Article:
All forms of precipitation were in the sky that day: rain, snow and sleet. By the time colors revealed, everything had turned to snow showers.

Later that night while lying in bed alone, I felt a presence in the bedroom. Spirits and deamons have visited before, but this sensation was different.

Soon I thought I was hearing voices. Not like a night the week before when similar sounds were identified by opening a window and confirming that the haunting voices were indeed a chorus of coyotes feeding nearby.

The wind continued to increase, sometimes enough to feel my centuries old wooden home shake.  Then, finally, the rumbles that could have been a truck traveling nearby, or an intruder trying to force entry downstairs, gave way to a sharp, resounding crack.

Night thunder and lightening during a snow fall!

Since then, the damp, anemic weather has given way to proper winter cold.  What I at first felt to be some kind of mystic presence was just a potent change in temperature and pressure.

Sometimes, unusual or dramatic episodes are just what it takes to get things back to normal.

 

 

 

Breakfast Date

An early appointment the day of the storm had me awake closer to daybreak than usual.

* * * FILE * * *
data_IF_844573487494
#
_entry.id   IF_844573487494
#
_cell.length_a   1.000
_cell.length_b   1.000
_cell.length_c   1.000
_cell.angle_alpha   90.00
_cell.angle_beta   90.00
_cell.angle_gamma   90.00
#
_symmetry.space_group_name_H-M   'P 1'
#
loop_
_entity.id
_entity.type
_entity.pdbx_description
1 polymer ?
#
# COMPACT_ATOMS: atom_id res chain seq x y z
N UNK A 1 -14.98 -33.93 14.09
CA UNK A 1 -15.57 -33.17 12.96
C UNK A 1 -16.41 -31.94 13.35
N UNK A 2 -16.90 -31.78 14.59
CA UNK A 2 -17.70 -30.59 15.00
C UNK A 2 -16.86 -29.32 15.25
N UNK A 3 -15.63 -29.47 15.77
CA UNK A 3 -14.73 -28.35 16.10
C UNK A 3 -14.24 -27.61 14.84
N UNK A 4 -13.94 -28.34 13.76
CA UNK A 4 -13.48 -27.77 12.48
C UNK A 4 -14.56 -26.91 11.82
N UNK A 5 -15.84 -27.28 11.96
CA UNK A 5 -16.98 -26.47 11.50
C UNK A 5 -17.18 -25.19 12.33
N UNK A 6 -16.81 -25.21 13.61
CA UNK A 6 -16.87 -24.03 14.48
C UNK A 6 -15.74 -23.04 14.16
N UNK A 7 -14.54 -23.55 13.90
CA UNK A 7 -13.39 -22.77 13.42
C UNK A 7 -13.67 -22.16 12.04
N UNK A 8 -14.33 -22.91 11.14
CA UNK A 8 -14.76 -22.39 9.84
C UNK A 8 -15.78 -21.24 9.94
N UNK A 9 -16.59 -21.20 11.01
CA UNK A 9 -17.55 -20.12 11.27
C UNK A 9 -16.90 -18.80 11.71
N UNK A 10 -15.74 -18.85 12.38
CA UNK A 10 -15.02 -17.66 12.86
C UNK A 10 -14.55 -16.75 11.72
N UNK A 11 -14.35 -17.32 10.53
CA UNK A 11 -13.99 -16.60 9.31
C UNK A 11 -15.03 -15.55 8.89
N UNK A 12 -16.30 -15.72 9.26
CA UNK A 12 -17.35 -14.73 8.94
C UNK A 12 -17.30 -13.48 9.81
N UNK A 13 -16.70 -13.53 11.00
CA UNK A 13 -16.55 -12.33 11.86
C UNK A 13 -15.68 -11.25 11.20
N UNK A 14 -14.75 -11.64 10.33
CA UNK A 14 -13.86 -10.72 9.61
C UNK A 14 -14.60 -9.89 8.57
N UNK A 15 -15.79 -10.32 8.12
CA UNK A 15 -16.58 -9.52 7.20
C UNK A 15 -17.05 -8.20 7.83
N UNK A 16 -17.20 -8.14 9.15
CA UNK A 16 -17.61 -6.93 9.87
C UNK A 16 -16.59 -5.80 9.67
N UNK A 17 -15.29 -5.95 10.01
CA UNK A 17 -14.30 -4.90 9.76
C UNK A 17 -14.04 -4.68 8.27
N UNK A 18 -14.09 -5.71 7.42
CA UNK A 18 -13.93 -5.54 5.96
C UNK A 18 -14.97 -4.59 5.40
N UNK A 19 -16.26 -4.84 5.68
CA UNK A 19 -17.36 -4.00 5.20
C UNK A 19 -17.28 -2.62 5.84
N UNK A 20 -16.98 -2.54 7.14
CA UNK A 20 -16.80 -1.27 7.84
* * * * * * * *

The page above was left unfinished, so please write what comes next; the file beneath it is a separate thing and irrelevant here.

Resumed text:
As I walked across the living room, I noticed that the leaves of the houseplant, that “found it’s window” several years ago were trembling.

Even though they calmed to stillness  when I stopped walking, I kept looking at the leaves.

I perceived that I saw them start to move again, growing, turning, yearning for pale dawn light.

Movement in the yard drew my eyes through the window, beyond the plant.

There, a sentinel doe draws attention from her young buck as they breakfast. His rack raw and white, velvet recently scraped, now ready for rut, ready for winter.

Birch

This birch, too close to neighbor hemlock, grows leaning, finds sun where it can. This wet pale October shows little more color than this birch scar.

Maple splashes yellow here and faraway there. Squalls alternate sun, blue and wet across the sky. Playful youngsters now, they’ll mature as real cold sets, getting running starts from west of Erie.

Almost snow today, cold to soon come. Any last colors will present, dry and fall as seasons deepen.

October Morning Geese